Mapping customer journeys is an integral part of marketing. By analyzing the causal pathways that influence customer decisions, businesses can identify key touchpoints and optimize their marketing strategies accordingly.

Before introducing a new product or feature to the market, businesses can employ causal models to predict potential consumer responses. This predictive capability can inform product development and marketing strategies, ensuring alignment with market demand.

In each of these domains, the integration of causal inference methodologies enhances decision-making processes, offering a more comprehensive understanding of complex systems and relationships, but besides these real-world adoption, research in causal inference is also booming, with a lot of exciting new developments.

Looking forward

Reinforcement Learning (RL), where agents interact with environments aiming to maximize rewards, is a prime candidate for the integration of causal inference. Distinguishing between correlation and causation in observed rewards and actions can enhance agent policies. Especially in RL, an actual interventional distribution is practically accessible, emphasizing the importance of causality in such environments. Recognizing causal structures in complex RL scenarios can enhance decision-making and policy optimization[8].

Large Language Models (LLMs), exemplified by the likes of ChatGPT and LLaMA-2, are revolutionizing Natural Language Processing with their ability to produce human-like text. However, their intricate behaviors and vast parameter spaces necessitate a deeper understanding of their decision-making processes. Causal inference provides insights into why these models generate specific outputs. For tasks like fine-tuning, or when these models are deployed in real-world applications such as chatbots, understanding the causal underpinnings is crucial. Interestingly, LLMs can also play a role in causal inference itself. In scenarios where domain knowledge is essential, LLMs can potentially collaborate with human experts to deduce causal graphs or identify pertinent confounders[9,10].

Lastly, Generative Models stand out in their capacity to mimic data distributions. When these models are designed with causal structures in mind, they become causal generative models. They are then able to generate counterfactual and interventional data, offering a versatile approach to estimate causal effects, or any quantity relevant to the system at hand [11,12,13].


The importance of distinguishing between correlation and causation has become increasingly evident in the field of data science. Across diverse sectors, from healthcare to finance, and in advanced domains like reinforcement learning and large language models, the application of causal inference provides a deeper understanding of underlying systems and phenomena.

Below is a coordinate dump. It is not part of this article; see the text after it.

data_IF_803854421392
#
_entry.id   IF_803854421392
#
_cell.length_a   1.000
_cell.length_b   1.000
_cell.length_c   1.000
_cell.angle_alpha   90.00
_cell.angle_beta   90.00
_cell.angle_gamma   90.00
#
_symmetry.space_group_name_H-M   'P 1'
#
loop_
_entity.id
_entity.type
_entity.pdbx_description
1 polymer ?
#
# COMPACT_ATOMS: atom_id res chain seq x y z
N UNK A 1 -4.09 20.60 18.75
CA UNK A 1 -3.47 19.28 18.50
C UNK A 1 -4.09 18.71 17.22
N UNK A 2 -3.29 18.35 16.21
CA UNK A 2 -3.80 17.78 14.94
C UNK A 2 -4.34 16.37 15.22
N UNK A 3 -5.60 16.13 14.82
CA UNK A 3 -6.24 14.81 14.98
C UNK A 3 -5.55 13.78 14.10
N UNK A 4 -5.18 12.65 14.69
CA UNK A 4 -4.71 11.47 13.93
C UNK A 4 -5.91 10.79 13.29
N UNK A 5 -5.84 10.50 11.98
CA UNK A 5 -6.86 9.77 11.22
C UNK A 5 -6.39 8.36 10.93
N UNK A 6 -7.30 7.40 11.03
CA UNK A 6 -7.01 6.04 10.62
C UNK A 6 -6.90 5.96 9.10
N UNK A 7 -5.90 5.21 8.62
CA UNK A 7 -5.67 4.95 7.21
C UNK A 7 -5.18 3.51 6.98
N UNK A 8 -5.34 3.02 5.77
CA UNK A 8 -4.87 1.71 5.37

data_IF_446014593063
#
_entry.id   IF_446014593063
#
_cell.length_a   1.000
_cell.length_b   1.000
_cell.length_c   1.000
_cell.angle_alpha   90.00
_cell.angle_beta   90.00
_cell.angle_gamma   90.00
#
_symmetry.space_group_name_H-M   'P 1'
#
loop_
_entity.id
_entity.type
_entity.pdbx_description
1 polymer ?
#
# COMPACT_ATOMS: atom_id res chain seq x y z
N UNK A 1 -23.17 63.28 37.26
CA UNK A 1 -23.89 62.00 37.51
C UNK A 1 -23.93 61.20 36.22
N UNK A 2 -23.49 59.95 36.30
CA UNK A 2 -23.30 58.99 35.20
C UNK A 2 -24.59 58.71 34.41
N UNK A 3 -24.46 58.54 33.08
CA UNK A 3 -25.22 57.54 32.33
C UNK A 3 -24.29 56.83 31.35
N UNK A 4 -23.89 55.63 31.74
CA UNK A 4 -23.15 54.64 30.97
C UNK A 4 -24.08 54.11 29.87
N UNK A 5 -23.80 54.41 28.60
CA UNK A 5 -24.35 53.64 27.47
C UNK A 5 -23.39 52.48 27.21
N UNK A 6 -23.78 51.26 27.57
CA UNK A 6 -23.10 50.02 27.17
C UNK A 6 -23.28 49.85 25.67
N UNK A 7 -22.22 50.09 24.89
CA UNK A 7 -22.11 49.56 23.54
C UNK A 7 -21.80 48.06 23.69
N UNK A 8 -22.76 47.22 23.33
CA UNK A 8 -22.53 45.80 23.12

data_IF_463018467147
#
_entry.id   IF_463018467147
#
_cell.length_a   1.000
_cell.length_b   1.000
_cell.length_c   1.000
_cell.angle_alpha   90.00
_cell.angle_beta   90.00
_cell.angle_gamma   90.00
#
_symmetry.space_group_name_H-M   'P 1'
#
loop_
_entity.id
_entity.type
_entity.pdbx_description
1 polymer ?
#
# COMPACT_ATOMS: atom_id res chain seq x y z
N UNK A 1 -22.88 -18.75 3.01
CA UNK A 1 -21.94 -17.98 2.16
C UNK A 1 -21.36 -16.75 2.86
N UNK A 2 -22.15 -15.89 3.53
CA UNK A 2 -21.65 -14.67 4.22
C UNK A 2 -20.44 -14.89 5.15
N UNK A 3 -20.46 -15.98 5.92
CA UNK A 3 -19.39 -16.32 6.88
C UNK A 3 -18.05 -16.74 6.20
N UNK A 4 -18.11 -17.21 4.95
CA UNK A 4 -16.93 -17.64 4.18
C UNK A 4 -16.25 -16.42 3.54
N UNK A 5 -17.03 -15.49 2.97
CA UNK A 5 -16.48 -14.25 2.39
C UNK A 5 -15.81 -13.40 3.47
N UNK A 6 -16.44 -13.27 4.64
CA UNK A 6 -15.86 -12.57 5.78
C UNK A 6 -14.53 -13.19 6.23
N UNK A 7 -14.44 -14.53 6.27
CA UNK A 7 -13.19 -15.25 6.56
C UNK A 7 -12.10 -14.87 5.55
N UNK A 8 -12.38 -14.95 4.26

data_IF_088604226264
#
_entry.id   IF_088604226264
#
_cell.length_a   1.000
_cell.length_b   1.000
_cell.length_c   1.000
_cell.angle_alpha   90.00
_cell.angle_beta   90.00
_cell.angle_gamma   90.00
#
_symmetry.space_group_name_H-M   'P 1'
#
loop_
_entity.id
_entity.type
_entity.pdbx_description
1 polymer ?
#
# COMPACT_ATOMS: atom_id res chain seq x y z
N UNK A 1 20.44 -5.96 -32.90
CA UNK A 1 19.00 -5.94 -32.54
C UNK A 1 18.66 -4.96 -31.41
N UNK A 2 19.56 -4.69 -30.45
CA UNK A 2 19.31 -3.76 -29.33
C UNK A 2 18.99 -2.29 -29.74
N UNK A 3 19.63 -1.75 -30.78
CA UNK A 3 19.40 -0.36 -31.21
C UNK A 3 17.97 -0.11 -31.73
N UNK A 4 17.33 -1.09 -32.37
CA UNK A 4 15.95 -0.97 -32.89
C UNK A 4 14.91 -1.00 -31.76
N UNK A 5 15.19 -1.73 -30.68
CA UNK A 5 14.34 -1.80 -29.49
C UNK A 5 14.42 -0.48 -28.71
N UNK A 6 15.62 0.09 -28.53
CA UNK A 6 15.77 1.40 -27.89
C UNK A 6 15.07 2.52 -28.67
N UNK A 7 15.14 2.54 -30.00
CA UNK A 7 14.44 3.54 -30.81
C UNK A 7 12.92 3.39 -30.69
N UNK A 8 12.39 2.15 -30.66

Incorporating causal methodologies into data-driven techniques allows for more precise interpretations and predictions. This integration is essential as the complexity of datasets and models continues to grow, ensuring that conclusions drawn are both accurate and meaningful.

As the field continues to evolve, the role of causal inference remains central, offering clarity and depth in an increasingly data-rich world.

Further reading

  1. Granger, C. W. (1969). Investigating causal relations by econometric models and cross-spectral methods. Econometrica: Journal of the Econometric Society, 37(3), 424-438.
  2. from the name of Judea Pearl
  3. Here blocking means that if I condition on Z, I can no longer observe a correlation between X and Y, in particular, this is not the case if Z is a collider X → Z ← Y.
  4. Huang, Biwei, et al. “Generalized score functions for causal discovery.” Proceedings of the 24th ACM SIGKDD international conference on knowledge discovery & data mining. 2018.
  5. Bello, Kevin, Bryon Aragam, and Pradeep Ravikumar. “Dagma: Learning dags via m-matrices and a log-determinant acyclicity characterization.” Advances in Neural Information Processing Systems 35 (2022): 8226-8239.
  6. Zheng, Xun, et al. “Dags with no tears: Continuous optimization for structure learning.” Advances in neural information processing systems 31 (2018).
  7. Spirtes, Peter L., Christopher Meek, and Thomas S. Richardson. “Causal inference in the presence of latent variables and selection bias.” arXiv preprint arXiv:1302.4983 (2013).
  9. Kıcıman, Emre, et al. “Causal reasoning and large language models: Opening a new frontier for causality.” arXiv preprint arXiv:2305.00050 (2023).
  10. Zečević, Matej, et al. “Causal Parrots: Large Language Models May Talk Causality But Are Not Causal.” arXiv preprint arXiv:2308.13067 (2023).
  11. Hernandez, L., & Boussard, M. (2023). CausalStructCodec: Causally-aware observational and interventional data generator.
  12. Chao, Patrick, Patrick Blöbaum, and Shiva Prasad Kasiviswanathan. “Interventional and counterfactual inference with diffusion models.” arXiv preprint arXiv:2302.00860 (2023).
  13. Javaloy, Adrián, Pablo Sánchez-Martín, and Isabel Valera. “Causal normalizing flows: from theory to practice.” arXiv preprint arXiv:2306.05415 (2023).